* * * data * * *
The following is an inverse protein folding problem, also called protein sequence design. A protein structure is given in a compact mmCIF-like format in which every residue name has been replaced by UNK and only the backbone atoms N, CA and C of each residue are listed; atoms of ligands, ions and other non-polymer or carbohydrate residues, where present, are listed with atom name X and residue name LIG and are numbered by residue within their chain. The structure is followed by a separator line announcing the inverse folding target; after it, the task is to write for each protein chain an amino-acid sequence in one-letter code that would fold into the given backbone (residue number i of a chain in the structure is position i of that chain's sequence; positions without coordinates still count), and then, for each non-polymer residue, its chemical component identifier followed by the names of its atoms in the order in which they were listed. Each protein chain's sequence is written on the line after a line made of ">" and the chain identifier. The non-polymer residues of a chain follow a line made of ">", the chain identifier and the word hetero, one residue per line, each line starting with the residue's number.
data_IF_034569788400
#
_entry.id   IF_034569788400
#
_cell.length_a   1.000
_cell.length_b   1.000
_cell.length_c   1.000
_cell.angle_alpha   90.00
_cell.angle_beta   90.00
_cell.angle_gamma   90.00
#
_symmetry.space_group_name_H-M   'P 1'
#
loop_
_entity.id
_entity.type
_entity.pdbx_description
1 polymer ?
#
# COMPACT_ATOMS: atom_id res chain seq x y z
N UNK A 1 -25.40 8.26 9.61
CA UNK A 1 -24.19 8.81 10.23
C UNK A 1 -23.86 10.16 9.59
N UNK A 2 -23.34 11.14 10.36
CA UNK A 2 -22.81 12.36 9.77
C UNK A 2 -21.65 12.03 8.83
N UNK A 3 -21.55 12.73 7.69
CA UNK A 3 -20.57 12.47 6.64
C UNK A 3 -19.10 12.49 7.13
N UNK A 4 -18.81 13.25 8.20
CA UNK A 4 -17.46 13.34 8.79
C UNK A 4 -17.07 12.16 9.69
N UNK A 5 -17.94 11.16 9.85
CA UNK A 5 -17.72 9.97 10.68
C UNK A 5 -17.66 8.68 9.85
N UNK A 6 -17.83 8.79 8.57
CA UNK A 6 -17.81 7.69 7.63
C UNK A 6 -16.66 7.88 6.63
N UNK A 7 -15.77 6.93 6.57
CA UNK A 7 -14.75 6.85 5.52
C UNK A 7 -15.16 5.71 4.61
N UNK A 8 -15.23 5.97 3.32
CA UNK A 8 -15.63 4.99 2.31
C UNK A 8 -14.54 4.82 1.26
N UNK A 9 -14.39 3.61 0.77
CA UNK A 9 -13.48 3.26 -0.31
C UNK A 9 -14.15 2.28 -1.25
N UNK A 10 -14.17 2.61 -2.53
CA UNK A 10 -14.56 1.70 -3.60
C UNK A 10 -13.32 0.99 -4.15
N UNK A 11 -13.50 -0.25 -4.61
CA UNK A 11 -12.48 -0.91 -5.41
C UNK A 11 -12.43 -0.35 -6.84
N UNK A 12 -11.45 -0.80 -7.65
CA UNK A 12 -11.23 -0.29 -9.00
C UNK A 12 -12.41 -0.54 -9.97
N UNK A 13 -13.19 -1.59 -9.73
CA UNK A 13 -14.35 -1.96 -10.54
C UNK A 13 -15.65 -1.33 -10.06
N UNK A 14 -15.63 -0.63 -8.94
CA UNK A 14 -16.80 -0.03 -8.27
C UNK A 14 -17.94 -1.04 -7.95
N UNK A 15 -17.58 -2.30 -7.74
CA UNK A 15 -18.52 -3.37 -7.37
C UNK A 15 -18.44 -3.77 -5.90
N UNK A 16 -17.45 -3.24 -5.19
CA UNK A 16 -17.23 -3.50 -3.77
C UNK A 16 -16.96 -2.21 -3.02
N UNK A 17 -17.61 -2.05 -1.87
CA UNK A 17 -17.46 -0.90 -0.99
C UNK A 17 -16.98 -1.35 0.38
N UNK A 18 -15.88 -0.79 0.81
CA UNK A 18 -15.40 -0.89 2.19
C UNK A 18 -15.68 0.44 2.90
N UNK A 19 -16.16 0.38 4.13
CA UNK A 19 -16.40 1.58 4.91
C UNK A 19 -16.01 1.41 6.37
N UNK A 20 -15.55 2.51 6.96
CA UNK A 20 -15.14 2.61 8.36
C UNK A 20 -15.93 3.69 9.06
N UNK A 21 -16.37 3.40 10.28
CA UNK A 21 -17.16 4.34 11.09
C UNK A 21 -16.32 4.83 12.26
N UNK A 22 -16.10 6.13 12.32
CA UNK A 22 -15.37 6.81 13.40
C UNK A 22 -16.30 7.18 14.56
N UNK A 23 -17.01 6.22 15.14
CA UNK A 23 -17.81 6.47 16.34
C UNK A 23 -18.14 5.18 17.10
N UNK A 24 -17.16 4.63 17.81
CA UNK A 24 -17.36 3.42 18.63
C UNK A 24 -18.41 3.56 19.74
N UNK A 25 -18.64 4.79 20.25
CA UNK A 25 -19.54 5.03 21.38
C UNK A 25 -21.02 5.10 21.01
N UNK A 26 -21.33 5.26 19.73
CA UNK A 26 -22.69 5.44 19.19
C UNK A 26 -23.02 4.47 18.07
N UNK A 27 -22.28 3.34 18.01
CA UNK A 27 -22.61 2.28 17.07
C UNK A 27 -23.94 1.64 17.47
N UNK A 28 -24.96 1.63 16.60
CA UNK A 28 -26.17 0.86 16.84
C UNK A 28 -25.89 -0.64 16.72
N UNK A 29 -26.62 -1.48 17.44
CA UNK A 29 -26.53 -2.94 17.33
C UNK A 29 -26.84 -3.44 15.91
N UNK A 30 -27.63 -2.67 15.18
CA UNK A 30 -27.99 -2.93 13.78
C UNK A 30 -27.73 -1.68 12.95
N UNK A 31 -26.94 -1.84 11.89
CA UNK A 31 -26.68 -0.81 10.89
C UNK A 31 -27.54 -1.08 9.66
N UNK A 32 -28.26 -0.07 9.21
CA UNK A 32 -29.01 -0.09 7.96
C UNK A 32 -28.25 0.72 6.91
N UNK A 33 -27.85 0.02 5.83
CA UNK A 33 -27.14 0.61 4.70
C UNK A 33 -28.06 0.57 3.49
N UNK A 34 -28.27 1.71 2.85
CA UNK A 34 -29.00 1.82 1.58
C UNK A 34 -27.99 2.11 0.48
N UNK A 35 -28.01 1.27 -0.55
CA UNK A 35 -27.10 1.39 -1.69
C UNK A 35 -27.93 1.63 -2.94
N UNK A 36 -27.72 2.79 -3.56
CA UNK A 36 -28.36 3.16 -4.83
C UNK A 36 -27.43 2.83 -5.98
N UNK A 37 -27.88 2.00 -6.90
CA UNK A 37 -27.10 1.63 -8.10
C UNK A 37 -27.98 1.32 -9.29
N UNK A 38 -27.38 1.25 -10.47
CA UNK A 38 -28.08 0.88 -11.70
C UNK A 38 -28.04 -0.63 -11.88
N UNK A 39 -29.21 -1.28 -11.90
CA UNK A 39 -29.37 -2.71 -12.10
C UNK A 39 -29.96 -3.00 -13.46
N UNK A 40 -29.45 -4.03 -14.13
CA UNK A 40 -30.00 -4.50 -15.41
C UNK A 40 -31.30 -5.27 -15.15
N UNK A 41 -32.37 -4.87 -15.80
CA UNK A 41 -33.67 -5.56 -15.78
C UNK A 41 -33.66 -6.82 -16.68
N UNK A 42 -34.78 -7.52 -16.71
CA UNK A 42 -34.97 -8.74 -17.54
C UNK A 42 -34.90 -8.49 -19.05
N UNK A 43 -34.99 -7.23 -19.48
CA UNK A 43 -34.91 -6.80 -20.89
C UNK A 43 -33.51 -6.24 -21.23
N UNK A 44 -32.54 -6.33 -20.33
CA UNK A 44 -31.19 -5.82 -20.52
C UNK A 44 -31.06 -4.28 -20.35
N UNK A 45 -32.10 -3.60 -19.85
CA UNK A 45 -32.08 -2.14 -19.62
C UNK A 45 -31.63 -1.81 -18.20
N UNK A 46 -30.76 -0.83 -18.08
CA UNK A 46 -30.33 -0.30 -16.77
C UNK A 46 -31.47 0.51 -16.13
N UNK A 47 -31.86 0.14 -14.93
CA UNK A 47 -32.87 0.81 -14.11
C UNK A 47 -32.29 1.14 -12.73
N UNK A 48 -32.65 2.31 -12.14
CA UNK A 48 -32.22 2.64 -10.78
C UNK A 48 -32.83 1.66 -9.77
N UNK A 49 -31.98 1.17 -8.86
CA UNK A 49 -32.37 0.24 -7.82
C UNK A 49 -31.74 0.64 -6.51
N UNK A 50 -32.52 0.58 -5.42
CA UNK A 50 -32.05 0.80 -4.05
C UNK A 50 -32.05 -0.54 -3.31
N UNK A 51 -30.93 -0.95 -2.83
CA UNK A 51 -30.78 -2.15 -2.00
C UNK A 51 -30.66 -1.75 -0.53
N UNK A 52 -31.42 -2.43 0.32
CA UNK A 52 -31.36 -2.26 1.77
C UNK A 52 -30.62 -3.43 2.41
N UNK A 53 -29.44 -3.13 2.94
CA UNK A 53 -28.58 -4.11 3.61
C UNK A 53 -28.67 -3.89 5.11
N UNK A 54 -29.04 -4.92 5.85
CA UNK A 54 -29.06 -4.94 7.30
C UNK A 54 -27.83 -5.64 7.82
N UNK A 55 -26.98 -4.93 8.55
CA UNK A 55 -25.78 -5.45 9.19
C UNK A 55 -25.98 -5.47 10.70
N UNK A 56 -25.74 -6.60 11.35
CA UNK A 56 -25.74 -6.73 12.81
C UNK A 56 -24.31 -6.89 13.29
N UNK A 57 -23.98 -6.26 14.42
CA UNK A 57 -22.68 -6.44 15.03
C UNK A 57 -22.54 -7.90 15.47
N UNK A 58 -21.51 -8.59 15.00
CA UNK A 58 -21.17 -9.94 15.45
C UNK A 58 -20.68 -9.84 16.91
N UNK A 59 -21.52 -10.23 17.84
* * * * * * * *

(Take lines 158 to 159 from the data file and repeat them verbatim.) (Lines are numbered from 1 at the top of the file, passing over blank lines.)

CA UNK A 46 -30.33 -0.30 -16.77
C UNK A 46 -31.47 0.51 -16.13